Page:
They clapped me in irons, and read me my rights. Or perhaps it was the other way round. Maybe the clapping and the reading happened at the same time, I can’t be clear. The day was so hot, the sunlight so bright, the meadow so bespattered with buttercups, and here and there a dumb stupid cow, I could not think straight. In any case, they read my rights to me in a wholly unfamiliar language, guttural and seemingly lacking in vowels. Then they shoved me into the back of a van and slammed shut the door.
We drove for several hours, over the mountain pass to Duntblau. I only learned this later. At the time I had no idea where we were going. There were three other miscreants in the back of the van with me, but they were clueless. They had also been clapped in irons, and were as dumb and stupid as the cows I had left behind in the meadow. I soon gave up my attempts at conversation. Instead I studied their heads for evidence of criminality. I have often found phrenology a capital way to pass the time.
When we arrived at the police station in Duntblau, we were bundled out of the van and led through a door along a filthy corridor and through another door and another corridor, less filthy, and oh get on with it. We ended up in an interrogation room. Well, I did. Perhaps the other three were taken to their own interrogation rooms. Perhaps they were shot. I don’t know.
On that day and the next I must have answered thousands of questions. All my replies were spirited and perky, for I was keen to make the right impression and to help them with their enquiries.
The chief interrogator, who spoke my language with an accent I would have found amusing in any other circumstances, was a dwarf. I thought he had a criminal shape to his head, but did not say so. From time to time he was joined by a colleague, no dwarf he by golly!, but this fellow stayed silent, and seemed more interested in contemplating the tulips in a vase on the windowsill. The window itself had been covered over by a poster of the type sold by Athena in the 1970s. It was upside down.
The questions hurled at me ranged over the entirety of my life, from before birth up to the moment just before I was clapped in irons. He was a very thorough dwarf. He took no written notes, but tapped his fingertips upon his temple every now and then, as if lodging what I said into his memory. His trousers were of the drainpipe variety, for what it’s worth, and his shoes were of blue suede. He did a lot of strutting to and fro as he fired his questions, rarely bothering to look at me. I remained perky.
Midway through the second day, there came the roars and flashes of a thunderstorm so terrible and violent that all of us, me and the dwarf and the tulip-worrier, were cowed. We sheltered under a table, much as James Joyce did when so storm-frightened in Scheveningen, in 1917.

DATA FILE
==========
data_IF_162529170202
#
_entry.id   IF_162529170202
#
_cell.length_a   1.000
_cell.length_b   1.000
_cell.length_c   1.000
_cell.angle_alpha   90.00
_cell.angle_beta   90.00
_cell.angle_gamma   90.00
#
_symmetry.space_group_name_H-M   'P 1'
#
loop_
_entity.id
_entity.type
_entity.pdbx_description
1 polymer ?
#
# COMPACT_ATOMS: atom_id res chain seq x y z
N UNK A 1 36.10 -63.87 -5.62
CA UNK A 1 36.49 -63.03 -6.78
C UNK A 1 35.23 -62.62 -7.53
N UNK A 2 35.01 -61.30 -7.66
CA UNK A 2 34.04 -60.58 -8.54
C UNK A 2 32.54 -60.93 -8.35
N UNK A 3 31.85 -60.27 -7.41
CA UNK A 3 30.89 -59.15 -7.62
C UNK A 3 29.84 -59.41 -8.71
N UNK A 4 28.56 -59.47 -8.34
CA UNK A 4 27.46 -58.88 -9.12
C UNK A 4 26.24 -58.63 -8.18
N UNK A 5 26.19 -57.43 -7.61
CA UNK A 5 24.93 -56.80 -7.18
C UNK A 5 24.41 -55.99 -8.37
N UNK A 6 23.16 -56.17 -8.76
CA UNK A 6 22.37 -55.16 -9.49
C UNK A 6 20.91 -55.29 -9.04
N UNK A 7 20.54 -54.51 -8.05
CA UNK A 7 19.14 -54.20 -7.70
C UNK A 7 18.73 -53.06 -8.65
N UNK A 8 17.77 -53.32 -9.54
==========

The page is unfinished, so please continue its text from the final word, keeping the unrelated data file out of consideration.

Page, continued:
Once the storm ceased, and I was back in my chair, and the dwarf was strutting, and the other chap had left the room to fetch some Baby Bio for the tulips, my interrogation lost its focus. The dwarf started to ask increasingly irrelevant and even incomprehensible questions. From details of my life, his attention now passed to such matters as the Munich Air Disaster, the Tet Offensive, and John Major’s traffic cones hotline, none of which I had had any involvement in, as far as I could remember, honest guv. But he was relentless, like a swordfish. I found it harder and harder to remain perky. Eventually, I snapped. I interrupted the dwarf in the middle of a question which, as far as I could ascertain, revolved, none too steadily, around the circumstances of the raid on Entebbe, and asked a question myself.
“Would it be at all possible, captain,” I said, “At this stage in the interrogation, given my cooperation and compliance thus far, not to mention my perkiness and eagerness to help you with your enquiries, for my irons to be unclapped, or declapped, or whatever the correct terminlogy is for the process, for they are chafing most miserably, captain.”
He could not stop himself from sputtering out the rest of his senseless question, but we both knew he did not expect a reply. He gathered himself, like Kate Winslet at an awards ceremony, strutted to the door, opened it, and shouted out for Tulip Man to bring the irons-declapping key.
They released me late in the afternoon, after giving me a cup of tea and a sandwich filled with some sort of godawful reconstituted fish-paste substitute. I would be hearing from them in due course, I was told, but I was free to go so long as I made no attempt to leave Duntblau. If I took a single step beyond the town limits, I would be hanged from the highest of the many gibbets, and crows would feast on my entrails. Understood? Yes, captain.
And so I minced out of the police station into the gorgeous air of Duntblau, windy, and overcast, with drizzle. From now on, and forever after, it would be my home. Wild was the Duntblau wind. I heard the sound of Duntblau mandolins.